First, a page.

road captain: There is something to be said for spring riding after a long absence. And I certainly am becoming more enamored of staying warm and cozy at home.

I checked out your site and watched the video illustrating the heightened sexiness of Harley riders. No wonder there are so many around and so few Vespa's!

irondad said...

I would be the last to pressure you to ride in snow and ice. Especially in traffic. Weirdly enough, I've been just the opposite, lately. I wake up at around 4 AM ready to go. It's a little after 5 right now. Used to be like that and then it faded. Now it's back. Don't know why.

I gotta go ride. It's just above freezing, clear, and the half moon is shining brightly!

Ale- said...

oh, I just didn't notice much the transition from fall to winter riding, but I must be luckier as in the coast of Tuscany the temperatures did never fall below 2 deg C, so the cold has never been a concern.
C'mon, Steve, you are the Vespa rider stitched in my mind as "the all-year-long rider", how can you post such a retreat? har har har! just jokin'.
enjoy life as you like, it's the only way to live I know...!

Pvino said...

Steve,

Enjoy your warmth and in-door comfort and avoiding a dreaded cold or worse off a severe seasonal Flu. That will surely stop your scootering/BLOGGING.
Spring coming around the corner. Someday I may buy one of those super small capsule car "Smart" or "Fit" and drive around taking pictures when weather affects my scootering enjoyment. Besides the the capsule cars are small enough that will make me feel like I am riding a scooter. :)

Stay warm and comfortable spring is around the corner.

Lucky said...

When I lived in Minnesota, I always found short jaunts outside in the winter to be worse that longer periods. The shock of the temperature change is horrible at first, but eventually one gets used to it and resumes having a good time. Too bad that usually takes me a solid ten minutes...

I love the photos in this post.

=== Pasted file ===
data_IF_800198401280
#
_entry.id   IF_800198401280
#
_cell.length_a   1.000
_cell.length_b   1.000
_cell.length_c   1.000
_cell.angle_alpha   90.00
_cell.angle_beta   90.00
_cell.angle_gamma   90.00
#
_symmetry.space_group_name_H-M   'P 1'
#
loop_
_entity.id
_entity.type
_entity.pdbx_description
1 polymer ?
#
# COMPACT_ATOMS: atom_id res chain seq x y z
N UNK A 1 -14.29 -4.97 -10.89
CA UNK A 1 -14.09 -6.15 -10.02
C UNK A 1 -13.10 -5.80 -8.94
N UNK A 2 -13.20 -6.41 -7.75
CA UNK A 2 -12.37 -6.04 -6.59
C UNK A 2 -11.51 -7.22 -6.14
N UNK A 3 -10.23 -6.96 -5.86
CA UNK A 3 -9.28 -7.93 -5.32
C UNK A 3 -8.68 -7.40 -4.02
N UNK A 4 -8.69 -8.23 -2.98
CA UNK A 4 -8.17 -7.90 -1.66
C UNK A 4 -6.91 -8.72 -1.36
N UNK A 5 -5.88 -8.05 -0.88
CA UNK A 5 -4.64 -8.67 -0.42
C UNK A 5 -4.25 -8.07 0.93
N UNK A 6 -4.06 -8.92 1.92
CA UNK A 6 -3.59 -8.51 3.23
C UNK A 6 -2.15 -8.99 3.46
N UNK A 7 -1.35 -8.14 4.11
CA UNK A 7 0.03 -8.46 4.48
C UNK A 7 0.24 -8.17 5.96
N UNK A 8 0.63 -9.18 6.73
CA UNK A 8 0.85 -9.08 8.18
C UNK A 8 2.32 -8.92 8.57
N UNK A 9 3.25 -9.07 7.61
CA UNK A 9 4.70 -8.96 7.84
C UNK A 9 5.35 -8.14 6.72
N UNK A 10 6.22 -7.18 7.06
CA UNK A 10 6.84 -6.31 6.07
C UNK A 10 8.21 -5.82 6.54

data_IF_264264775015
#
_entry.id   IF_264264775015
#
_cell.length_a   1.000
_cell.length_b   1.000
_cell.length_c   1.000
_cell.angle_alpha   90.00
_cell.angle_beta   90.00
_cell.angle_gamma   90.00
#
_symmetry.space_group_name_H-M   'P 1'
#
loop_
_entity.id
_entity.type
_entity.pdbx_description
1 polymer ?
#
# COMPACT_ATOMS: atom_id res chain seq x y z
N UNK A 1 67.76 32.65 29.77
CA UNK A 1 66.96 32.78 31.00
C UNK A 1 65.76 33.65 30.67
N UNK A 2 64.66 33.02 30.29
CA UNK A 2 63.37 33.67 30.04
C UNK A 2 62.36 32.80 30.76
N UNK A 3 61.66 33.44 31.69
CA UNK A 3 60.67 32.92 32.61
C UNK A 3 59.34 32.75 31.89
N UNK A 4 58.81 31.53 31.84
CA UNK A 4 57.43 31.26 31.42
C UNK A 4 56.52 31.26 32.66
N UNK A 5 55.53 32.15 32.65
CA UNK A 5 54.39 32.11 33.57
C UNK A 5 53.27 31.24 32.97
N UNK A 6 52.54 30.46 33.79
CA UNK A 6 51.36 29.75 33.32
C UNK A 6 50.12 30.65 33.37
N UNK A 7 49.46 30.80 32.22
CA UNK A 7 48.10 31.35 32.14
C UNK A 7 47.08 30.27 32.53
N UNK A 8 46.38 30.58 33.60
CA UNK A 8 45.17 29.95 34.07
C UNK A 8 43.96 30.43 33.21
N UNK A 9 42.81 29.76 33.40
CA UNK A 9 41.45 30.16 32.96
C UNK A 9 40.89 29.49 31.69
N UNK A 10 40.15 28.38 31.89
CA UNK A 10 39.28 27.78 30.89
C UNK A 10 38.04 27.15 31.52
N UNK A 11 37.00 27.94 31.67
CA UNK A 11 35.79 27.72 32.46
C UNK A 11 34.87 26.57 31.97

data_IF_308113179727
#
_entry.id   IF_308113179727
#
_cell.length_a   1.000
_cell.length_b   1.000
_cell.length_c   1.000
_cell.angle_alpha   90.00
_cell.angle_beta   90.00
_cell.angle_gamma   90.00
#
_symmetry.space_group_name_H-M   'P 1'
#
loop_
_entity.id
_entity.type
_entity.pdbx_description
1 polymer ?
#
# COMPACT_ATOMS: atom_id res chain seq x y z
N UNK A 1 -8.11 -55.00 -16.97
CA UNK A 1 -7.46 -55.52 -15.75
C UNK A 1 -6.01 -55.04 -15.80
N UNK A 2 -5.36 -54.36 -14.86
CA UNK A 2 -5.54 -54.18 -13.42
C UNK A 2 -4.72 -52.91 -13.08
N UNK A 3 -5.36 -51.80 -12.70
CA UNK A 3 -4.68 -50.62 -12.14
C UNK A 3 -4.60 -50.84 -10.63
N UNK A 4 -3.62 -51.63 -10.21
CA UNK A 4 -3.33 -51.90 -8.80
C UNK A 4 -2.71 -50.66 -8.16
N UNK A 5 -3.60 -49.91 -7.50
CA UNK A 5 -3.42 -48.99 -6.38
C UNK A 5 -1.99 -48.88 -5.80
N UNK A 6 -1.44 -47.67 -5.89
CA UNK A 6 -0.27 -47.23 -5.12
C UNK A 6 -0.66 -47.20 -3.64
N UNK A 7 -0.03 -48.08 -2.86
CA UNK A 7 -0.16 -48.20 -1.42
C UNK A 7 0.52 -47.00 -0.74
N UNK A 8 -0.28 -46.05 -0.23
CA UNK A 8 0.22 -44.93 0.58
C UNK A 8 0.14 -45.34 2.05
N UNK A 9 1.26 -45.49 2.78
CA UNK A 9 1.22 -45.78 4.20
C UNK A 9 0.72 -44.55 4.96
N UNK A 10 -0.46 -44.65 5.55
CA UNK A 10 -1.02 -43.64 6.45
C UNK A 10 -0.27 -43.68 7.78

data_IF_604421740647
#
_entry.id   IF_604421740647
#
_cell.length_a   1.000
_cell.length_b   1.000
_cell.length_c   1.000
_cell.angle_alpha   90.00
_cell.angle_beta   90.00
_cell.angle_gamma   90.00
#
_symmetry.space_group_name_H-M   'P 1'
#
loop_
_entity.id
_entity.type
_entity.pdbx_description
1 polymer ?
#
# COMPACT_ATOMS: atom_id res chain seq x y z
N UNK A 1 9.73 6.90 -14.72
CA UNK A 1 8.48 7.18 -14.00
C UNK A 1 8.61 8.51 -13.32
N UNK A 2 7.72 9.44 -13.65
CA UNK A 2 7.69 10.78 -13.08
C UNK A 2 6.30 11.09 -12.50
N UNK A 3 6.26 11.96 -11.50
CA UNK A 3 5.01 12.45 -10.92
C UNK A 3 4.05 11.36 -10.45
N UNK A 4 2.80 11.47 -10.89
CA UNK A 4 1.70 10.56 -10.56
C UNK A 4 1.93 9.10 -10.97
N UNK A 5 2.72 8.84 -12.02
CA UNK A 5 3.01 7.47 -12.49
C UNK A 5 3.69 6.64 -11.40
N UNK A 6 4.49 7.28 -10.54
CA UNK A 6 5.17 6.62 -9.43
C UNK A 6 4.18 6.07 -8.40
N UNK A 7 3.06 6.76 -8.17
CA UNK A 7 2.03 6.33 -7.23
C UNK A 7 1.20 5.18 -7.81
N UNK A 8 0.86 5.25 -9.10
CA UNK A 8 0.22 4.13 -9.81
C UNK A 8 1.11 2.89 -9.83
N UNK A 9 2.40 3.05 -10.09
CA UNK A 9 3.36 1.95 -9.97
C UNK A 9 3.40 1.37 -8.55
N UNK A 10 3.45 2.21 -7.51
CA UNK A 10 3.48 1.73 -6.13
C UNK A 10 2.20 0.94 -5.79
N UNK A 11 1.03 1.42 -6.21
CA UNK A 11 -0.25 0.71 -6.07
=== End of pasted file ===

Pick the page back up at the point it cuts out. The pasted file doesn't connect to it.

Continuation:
Sarch said...

I know exactly of what you speak Steve!

Many times I had to "make myself" saddle up for a ride because I knew that once I broke the seal and made myself get "out there" I would be glad. And it has never failed to be an accurate prediction of how I ended up feeling about the ride.

Steve Williams said...

irondad: My experience has been similar. The desire to ride has ebbs and flows. I expect to be riding more soon. The snow is melting...

ale: I have definitely not been riding as much. Not sure exactly why but I'm sure that will change.

pvino: I have so far dodged the flu. I'll keep my fingers crossed!

sarch: Exactly. Once on the road things get better!

Timothy said...

In one of the books about the history of Watertown, Wisconsin, there is a chapter about the (in)famous man whom reporters from Milwaukee came out to write about (40 miles west), known for hibernating the entire winter. I'm convinced our circadian cycles make us more inclined to sleep longer in the winter.
This winter in particular, with it's record snow and cold, is a lot different from last year when I rode most of the year. I've had a hard time even getting out to thegarage to run and warm up my engine, although I've done it. My tires are somewhat bald, and I am mostly waiting for roads that are free of ice here in Michigan. Alas, it is March and the time is coming.
But I sure relate to what you write. Most of us do, because winter is a time for huddled, curled up coziness and sleep!